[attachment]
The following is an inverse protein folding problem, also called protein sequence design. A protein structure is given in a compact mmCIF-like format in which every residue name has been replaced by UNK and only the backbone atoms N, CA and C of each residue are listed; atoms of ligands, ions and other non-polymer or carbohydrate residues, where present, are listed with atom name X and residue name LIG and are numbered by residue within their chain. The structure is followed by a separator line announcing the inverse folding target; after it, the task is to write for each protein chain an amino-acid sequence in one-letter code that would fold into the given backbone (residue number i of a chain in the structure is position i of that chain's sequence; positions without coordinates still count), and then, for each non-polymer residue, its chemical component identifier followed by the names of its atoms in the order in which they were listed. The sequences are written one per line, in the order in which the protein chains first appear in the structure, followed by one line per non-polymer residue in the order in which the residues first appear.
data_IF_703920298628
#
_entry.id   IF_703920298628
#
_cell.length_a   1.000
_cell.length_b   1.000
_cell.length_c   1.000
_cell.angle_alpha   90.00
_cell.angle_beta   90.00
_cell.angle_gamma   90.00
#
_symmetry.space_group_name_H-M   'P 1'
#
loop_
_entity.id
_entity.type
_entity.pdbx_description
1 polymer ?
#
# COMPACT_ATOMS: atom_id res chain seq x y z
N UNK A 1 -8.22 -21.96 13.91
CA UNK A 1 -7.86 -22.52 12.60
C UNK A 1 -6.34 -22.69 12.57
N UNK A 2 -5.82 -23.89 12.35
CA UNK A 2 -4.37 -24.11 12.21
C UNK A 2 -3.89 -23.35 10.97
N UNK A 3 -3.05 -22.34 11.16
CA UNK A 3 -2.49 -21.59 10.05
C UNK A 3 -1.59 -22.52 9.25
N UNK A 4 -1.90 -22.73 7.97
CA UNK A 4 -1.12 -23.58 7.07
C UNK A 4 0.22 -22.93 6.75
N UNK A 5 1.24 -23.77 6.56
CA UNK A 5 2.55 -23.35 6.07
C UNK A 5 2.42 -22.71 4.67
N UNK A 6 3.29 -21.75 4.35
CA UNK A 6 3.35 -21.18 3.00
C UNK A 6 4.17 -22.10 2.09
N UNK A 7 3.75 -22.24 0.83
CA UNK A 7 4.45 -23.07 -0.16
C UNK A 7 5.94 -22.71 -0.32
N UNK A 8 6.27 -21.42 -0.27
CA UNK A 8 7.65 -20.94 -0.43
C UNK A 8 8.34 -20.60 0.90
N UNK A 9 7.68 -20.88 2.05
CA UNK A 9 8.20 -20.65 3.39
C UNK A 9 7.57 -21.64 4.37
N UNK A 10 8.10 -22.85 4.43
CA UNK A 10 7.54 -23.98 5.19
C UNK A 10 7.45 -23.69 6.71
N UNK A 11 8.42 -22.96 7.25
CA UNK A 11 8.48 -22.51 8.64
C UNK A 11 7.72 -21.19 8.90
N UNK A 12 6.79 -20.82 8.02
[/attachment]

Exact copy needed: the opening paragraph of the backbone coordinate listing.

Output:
The following is an inverse protein folding problem, also called protein sequence design. A protein structure is given in a compact mmCIF-like format in which every residue name has been replaced by UNK and only the backbone atoms N, CA and C of each residue are listed; atoms of ligands, ions and other non-polymer or carbohydrate residues, where present, are listed with atom name X and residue name LIG and are numbered by residue within their chain. The structure is followed by a separator line announcing the inverse folding target; after it, the task is to write for each protein chain an amino-acid sequence in one-letter code that would fold into the given backbone (residue number i of a chain in the structure is position i of that chain's sequence; positions without coordinates still count), and then, for each non-polymer residue, its chemical component identifier followed by the names of its atoms in the order in which they were listed. The sequences are written one per line, in the order in which the protein chains first appear in the structure, followed by one line per non-polymer residue in the order in which the residues first appear.